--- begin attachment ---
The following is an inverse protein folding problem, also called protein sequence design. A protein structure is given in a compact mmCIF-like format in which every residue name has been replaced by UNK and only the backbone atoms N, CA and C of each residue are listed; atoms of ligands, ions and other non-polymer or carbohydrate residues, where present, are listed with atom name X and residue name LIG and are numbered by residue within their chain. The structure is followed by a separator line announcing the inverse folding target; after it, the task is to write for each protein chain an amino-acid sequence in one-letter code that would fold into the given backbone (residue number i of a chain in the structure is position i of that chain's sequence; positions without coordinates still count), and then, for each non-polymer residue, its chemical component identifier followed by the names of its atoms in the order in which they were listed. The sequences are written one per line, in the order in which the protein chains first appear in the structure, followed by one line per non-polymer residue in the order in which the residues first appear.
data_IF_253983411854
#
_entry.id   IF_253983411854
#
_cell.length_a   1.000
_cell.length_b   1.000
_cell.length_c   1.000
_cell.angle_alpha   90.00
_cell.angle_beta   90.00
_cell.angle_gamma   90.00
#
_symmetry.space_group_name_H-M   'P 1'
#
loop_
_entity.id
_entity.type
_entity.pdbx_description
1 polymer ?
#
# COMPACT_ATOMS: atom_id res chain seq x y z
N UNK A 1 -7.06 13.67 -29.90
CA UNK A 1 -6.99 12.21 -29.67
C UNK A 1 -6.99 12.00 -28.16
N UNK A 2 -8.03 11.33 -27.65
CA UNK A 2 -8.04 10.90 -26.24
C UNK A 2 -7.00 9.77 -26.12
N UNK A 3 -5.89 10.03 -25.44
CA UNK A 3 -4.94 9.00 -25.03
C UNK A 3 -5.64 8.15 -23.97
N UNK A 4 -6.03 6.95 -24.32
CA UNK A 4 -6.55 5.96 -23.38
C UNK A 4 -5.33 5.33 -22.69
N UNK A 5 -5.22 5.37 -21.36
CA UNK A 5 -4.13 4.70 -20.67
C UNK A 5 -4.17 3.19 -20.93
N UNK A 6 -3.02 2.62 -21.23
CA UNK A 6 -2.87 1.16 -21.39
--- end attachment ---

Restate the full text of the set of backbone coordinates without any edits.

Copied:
The following is an inverse protein folding problem, also called protein sequence design. A protein structure is given in a compact mmCIF-like format in which every residue name has been replaced by UNK and only the backbone atoms N, CA and C of each residue are listed; atoms of ligands, ions and other non-polymer or carbohydrate residues, where present, are listed with atom name X and residue name LIG and are numbered by residue within their chain. The structure is followed by a separator line announcing the inverse folding target; after it, the task is to write for each protein chain an amino-acid sequence in one-letter code that would fold into the given backbone (residue number i of a chain in the structure is position i of that chain's sequence; positions without coordinates still count), and then, for each non-polymer residue, its chemical component identifier followed by the names of its atoms in the order in which they were listed. The sequences are written one per line, in the order in which the protein chains first appear in the structure, followed by one line per non-polymer residue in the order in which the residues first appear.
data_IF_253983411854
#
_entry.id   IF_253983411854
#
_cell.length_a   1.000
_cell.length_b   1.000
_cell.length_c   1.000
_cell.angle_alpha   90.00
_cell.angle_beta   90.00
_cell.angle_gamma   90.00
#
_symmetry.space_group_name_H-M   'P 1'
#
loop_
_entity.id
_entity.type
_entity.pdbx_description
1 polymer ?
#
# COMPACT_ATOMS: atom_id res chain seq x y z
N UNK A 1 -7.06 13.67 -29.90
CA UNK A 1 -6.99 12.21 -29.67
C UNK A 1 -6.99 12.00 -28.16
N UNK A 2 -8.03 11.33 -27.65
CA UNK A 2 -8.04 10.90 -26.24
C UNK A 2 -7.00 9.77 -26.12
N UNK A 3 -5.89 10.03 -25.44
CA UNK A 3 -4.94 9.00 -25.03
C UNK A 3 -5.64 8.15 -23.97
N UNK A 4 -6.03 6.95 -24.32
CA UNK A 4 -6.55 5.96 -23.38
C UNK A 4 -5.33 5.33 -22.69
N UNK A 5 -5.22 5.37 -21.36
CA UNK A 5 -4.13 4.70 -20.67
C UNK A 5 -4.17 3.19 -20.93
N UNK A 6 -3.02 2.62 -21.23
CA UNK A 6 -2.87 1.16 -21.39